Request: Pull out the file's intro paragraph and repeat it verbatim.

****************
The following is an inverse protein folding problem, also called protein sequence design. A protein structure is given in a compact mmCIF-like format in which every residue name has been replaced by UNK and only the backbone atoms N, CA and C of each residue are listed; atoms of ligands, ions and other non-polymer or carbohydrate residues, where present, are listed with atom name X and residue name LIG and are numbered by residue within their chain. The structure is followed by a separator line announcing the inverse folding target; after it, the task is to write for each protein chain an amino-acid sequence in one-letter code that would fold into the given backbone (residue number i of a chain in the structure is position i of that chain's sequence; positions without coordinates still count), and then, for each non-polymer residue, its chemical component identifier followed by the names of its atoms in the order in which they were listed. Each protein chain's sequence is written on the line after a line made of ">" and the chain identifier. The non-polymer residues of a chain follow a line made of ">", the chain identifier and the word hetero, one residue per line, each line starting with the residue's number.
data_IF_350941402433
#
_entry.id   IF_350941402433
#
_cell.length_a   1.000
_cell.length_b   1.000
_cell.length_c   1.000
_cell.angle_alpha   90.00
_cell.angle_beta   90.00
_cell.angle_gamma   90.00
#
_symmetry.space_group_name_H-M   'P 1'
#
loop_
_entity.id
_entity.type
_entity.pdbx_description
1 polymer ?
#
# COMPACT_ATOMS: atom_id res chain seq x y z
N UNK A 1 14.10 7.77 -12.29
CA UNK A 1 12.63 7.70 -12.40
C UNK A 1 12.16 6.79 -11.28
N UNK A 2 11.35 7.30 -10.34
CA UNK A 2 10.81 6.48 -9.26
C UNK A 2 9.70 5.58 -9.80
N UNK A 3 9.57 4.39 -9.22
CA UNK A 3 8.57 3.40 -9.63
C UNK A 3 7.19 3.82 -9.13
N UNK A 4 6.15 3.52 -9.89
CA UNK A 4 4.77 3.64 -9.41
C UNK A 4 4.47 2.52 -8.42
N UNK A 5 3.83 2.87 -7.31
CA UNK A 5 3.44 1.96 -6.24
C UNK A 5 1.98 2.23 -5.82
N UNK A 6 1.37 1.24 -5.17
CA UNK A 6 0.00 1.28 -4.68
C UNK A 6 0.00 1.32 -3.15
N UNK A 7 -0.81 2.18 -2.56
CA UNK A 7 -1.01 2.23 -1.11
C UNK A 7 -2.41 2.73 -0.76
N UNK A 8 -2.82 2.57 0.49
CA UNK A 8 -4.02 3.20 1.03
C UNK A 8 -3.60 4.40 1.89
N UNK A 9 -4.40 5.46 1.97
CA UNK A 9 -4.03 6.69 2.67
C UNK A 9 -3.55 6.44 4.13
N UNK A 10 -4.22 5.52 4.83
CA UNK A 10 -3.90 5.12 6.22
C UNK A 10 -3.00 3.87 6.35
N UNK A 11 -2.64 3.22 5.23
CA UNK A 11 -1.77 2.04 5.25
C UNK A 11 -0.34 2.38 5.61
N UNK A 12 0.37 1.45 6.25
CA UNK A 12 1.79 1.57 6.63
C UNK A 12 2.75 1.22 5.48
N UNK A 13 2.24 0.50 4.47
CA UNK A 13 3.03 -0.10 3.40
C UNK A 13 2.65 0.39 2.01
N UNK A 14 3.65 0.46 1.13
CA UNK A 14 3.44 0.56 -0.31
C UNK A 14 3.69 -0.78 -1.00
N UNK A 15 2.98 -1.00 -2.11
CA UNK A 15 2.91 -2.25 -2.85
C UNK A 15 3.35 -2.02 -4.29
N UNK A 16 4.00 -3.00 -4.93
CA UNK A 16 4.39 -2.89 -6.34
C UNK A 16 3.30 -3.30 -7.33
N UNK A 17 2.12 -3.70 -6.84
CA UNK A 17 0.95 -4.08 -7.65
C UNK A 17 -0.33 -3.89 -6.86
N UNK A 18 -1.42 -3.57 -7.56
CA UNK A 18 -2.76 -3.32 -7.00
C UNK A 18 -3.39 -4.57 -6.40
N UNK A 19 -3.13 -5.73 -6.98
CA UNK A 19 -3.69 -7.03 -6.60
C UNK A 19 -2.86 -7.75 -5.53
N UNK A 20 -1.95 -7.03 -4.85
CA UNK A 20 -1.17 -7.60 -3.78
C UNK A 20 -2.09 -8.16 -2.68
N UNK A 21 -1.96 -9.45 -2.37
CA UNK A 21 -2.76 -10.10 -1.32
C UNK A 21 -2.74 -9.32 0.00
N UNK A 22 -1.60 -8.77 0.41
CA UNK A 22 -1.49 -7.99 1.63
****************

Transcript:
The following is an inverse protein folding problem, also called protein sequence design. A protein structure is given in a compact mmCIF-like format in which every residue name has been replaced by UNK and only the backbone atoms N, CA and C of each residue are listed; atoms of ligands, ions and other non-polymer or carbohydrate residues, where present, are listed with atom name X and residue name LIG and are numbered by residue within their chain. The structure is followed by a separator line announcing the inverse folding target; after it, the task is to write for each protein chain an amino-acid sequence in one-letter code that would fold into the given backbone (residue number i of a chain in the structure is position i of that chain's sequence; positions without coordinates still count), and then, for each non-polymer residue, its chemical component identifier followed by the names of its atoms in the order in which they were listed. Each protein chain's sequence is written on the line after a line made of ">" and the chain identifier. The non-polymer residues of a chain follow a line made of ">", the chain identifier and the word hetero, one residue per line, each line starting with the residue's number.